December 9, 1987

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Vol. 07, Issue 14
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Moving within the past seven years from the status of a novel proposal through a phase of sporadic experimentation, the idea of school-recognition programs has now apparently reached the stage of institutionalization. While there is no assurance that such programs will reach the level of widespread diffusion, the developments of the recent past suggest that the underlying idea has many underrated attractions. Not simply a low-cost way of stimulating interschool competition and providing recognition for groups of educa6tors who are operating wholesome schools, these programs offer a means of widening a system of accountability without radically reorganizing existing administrative structures.
At a recent conference of the International Council of Children's Play in Suhl, East Germany, the host country's Minister of Culture informed the assembly that 95 percent of the children in East Germany attend all-day preschools from ages 3 to 6. He also lauded children's play both as the chief means to the growth of creativity in children and, when guided by the schools, as a major factor in the development of the ''socialist personality."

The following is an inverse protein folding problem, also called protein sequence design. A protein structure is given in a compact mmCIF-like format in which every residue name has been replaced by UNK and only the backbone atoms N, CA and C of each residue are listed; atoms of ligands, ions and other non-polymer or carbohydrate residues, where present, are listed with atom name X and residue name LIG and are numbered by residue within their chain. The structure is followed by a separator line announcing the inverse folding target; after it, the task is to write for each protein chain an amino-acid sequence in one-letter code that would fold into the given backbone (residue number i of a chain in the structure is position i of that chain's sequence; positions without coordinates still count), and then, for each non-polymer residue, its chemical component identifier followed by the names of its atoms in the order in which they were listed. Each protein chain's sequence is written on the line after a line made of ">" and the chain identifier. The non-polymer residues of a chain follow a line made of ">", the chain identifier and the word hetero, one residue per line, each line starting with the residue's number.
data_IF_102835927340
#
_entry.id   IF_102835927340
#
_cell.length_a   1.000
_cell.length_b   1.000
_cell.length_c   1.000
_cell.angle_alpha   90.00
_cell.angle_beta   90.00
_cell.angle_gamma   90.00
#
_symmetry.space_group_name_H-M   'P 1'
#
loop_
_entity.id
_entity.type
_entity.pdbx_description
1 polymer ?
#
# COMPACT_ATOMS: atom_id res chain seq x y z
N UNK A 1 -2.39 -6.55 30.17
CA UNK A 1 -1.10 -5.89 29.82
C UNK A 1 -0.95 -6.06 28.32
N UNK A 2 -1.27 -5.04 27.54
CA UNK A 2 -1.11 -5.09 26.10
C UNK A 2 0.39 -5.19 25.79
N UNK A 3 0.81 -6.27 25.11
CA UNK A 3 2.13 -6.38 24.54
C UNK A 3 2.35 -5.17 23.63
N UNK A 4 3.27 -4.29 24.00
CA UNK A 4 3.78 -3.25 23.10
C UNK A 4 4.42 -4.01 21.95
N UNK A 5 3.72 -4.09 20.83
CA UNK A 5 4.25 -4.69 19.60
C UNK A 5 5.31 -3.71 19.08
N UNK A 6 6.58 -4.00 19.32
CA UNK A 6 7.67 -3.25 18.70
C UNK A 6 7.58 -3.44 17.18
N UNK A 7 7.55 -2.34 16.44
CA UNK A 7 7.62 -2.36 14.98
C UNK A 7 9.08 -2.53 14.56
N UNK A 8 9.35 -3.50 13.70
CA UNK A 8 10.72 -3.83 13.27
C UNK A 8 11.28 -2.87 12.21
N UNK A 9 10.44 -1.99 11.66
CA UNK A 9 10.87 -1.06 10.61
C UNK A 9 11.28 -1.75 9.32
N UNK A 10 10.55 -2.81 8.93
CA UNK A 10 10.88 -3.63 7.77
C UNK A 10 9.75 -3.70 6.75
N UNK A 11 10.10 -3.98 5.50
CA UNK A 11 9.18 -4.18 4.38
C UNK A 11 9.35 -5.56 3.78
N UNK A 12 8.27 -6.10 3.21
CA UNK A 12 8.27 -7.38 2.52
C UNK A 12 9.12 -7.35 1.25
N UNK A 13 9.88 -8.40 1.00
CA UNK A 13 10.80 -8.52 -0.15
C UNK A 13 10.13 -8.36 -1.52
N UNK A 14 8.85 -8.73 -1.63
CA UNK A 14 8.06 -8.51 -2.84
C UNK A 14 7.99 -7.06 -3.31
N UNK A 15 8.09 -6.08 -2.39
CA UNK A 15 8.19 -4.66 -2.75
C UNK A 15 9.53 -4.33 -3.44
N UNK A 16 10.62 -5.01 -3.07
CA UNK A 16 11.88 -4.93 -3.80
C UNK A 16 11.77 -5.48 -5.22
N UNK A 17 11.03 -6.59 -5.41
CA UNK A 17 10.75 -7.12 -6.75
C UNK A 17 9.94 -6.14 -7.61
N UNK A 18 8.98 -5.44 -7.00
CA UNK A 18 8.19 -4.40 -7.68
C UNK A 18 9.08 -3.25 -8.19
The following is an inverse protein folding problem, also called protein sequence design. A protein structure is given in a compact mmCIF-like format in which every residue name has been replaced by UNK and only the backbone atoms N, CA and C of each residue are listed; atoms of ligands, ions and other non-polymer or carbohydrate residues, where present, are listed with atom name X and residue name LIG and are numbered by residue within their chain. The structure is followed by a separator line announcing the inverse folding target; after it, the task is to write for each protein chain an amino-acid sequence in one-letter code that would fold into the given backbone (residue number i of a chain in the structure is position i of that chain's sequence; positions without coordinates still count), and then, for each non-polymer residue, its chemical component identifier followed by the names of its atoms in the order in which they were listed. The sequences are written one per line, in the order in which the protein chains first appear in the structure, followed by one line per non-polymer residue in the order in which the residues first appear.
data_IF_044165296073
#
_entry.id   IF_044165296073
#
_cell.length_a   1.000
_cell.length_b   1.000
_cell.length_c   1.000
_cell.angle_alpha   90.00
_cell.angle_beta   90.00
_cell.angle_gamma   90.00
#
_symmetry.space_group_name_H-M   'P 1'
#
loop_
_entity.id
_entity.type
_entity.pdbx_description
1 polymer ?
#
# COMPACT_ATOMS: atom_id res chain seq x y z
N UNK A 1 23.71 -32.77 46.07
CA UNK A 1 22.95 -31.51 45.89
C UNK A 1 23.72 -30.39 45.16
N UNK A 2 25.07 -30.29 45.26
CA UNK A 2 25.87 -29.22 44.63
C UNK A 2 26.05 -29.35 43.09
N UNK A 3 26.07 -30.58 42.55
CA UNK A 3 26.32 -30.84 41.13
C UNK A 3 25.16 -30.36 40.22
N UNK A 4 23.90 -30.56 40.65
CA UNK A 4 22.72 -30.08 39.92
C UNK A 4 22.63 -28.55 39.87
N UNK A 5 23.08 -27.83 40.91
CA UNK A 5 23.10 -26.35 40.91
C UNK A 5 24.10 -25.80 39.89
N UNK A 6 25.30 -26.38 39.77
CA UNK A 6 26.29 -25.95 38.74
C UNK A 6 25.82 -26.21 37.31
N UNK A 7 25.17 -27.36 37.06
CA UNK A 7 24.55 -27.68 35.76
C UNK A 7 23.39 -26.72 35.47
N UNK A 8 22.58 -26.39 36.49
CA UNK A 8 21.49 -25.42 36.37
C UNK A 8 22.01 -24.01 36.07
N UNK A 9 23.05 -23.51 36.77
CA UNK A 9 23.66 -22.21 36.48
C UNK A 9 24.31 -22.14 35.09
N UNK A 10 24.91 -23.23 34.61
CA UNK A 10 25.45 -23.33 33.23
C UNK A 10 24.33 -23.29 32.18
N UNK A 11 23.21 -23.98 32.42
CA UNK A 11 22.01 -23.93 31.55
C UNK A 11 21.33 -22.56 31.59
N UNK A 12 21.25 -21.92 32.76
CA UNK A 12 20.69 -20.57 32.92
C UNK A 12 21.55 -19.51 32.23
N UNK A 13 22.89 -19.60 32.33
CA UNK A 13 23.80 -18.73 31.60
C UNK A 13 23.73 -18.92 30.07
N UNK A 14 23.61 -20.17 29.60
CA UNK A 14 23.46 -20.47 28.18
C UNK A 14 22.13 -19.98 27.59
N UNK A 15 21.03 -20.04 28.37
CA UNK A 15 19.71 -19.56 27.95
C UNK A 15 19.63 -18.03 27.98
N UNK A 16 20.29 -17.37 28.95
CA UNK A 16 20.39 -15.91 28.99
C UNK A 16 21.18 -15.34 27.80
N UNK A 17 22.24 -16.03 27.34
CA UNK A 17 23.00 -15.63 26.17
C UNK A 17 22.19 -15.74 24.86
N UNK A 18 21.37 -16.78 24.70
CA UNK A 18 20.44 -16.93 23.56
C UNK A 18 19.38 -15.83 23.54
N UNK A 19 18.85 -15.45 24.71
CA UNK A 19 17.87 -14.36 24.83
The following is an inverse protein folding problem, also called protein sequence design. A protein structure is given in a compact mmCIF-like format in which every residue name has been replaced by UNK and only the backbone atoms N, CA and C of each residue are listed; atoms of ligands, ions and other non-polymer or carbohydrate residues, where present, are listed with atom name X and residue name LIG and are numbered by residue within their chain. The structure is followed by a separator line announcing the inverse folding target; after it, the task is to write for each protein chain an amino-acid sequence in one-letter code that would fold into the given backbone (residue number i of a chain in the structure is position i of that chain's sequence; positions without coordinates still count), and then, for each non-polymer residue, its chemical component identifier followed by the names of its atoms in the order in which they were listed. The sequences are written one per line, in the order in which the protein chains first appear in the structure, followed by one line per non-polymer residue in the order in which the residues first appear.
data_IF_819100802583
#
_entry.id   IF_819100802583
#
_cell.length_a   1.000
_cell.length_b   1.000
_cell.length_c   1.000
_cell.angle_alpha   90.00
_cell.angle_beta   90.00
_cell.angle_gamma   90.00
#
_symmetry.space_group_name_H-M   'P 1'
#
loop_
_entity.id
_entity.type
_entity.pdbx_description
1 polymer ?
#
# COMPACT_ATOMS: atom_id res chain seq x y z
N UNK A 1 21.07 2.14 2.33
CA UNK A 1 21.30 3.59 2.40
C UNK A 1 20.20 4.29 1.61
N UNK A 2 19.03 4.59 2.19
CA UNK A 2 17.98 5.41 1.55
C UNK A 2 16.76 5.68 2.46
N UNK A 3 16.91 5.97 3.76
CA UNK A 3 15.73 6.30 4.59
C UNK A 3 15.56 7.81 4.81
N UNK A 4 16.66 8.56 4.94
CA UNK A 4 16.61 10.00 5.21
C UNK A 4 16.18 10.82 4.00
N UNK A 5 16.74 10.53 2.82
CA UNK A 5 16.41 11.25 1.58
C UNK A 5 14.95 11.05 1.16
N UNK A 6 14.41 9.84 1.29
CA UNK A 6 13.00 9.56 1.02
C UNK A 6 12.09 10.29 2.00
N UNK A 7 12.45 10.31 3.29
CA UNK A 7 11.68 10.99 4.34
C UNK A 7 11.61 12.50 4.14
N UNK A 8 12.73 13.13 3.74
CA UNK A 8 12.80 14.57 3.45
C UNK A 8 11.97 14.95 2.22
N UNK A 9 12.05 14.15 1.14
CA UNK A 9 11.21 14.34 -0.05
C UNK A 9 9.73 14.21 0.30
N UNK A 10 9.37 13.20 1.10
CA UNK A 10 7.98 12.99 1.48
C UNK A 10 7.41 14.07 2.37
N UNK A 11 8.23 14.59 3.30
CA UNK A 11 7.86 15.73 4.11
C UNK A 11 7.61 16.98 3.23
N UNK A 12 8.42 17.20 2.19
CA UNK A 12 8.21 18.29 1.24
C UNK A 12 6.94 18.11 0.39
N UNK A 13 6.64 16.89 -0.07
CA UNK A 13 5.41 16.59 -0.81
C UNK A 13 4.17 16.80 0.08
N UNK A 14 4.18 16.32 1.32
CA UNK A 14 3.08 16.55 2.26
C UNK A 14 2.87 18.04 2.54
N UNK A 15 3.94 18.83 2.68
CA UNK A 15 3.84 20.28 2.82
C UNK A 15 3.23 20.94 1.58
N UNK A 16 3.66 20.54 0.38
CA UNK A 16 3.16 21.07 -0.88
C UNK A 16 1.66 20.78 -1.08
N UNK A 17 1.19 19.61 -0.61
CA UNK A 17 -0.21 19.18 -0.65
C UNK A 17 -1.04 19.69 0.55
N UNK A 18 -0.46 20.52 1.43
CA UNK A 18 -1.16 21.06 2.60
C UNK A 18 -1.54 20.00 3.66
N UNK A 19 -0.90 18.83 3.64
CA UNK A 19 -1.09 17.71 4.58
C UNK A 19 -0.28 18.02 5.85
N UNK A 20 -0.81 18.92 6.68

FOUNDATION SUPPORT: Coverage of specific topics in Education Week is supported in part by grants from the Eli and Edythe Broad Foundation, the Bill & Melinda Gates Foundation, the CME Group Foundation, the Carnegie Corporation of New York, the Jack Kent Cooke Foundation, the Joyce Foundation, the NoVo Foundation, the Noyce Foundation, the Raikes Foundation, the Wallace Foundation, and the Walton Family Foundation. The newspaper retains sole editorial control over the content of the articles that are underwritten by the foundations. Additional grants in support of Editorial Projects in Education’s data journalism and video capacity come from the Leona M. and Harry B. Helmsley Charitable Trust and the Schott Foundation for Public Education. (Updated 1/1/2017)

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